The advantages of peer-to-peer over normal file downloads are many.
If a traditional master file server goes down, you can’t get the file. If one of the peers in a peer-to-peer network drops off, you continue to download the file from another peer. The bandwidth usage, rather than being focused on a single master server, is distributed across all peers, often resulting in much faster downloads.
In addition, peer-to-peer protocols add some additional optimizations.
The biggest is that rather than downloading the file from start to finish on one connection, as you would in a traditional server-based download, a peer may open connections to several other peers, each downloading separate parts of the file all at once. This typically makes much better use of bandwidth than a single straight download. The moment any part of the file has been downloaded, that part can be immediately shared with other peers who don’t have it yet.
Yep, this means that a machine could be sharing and uploading parts of a file that it hasn’t even completed downloading yet.
Hopefully, by now you can see that peer-to-peer file sharing is just a technology designed to optimize how bits (files) get distributed on the internet. Nothing more, nothing less.
Peer-to-peer’s bad rap
The reason that peer-to-peer file sharing has a bad reputation is not because of the technology, but rather because of what is being shared: illegal copies of software, movies, music, and images. Many of the illegal file-sharing networks happen to use peer-to-peer technology.1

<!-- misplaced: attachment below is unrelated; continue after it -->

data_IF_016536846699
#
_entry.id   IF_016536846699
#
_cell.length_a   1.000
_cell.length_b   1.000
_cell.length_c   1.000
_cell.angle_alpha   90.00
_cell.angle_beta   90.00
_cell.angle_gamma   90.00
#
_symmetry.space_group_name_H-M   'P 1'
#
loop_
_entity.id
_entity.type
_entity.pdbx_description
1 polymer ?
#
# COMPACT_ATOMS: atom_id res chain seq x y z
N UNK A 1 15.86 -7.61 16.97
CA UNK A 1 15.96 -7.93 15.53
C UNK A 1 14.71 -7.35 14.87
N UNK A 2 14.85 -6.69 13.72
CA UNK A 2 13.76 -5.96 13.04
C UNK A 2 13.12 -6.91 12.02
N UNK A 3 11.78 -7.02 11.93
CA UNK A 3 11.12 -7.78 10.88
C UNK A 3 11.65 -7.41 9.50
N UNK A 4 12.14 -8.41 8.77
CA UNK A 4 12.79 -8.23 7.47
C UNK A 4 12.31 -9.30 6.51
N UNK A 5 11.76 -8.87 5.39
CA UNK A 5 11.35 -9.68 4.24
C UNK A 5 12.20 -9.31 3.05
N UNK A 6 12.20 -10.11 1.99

But that doesn’t alter the fact that the technology being used is valid and valuable for legal and legitimate uses as well.
For example, that same peer-to-peer software is often used to fetch the latest copies of many open source projects, such as Linux or OpenOffice. Since peer-to-peer works well for truly large downloads, like entire CD or DVD images, you’ll often find it as an option for these types of files.
It’s believed that peer-to-peer technology is also used in scenarios such as updates to large games installed on your PC, such as World of Warcraft, and even operating system updates, possibly including Windows itself.
Legitimate issues with peer-to-peer
Peer-to-peer is designed to maximize file transfer speed. It does this by maximizing its use of your internet connection.
If you’re trying to do something else on the internet at the same time, that could be a problem.
Thus, my expectation is that the program slowed down your internet connection, rather than your entire computer.
The good news is that almost all peer-to-peer file sharing programs have “bandwidth throttles” built in: you can instruct them to limit their upload and/or download speeds to something less than your full connection speed, leaving bandwidth for anything else you might like to do while files are being transferred.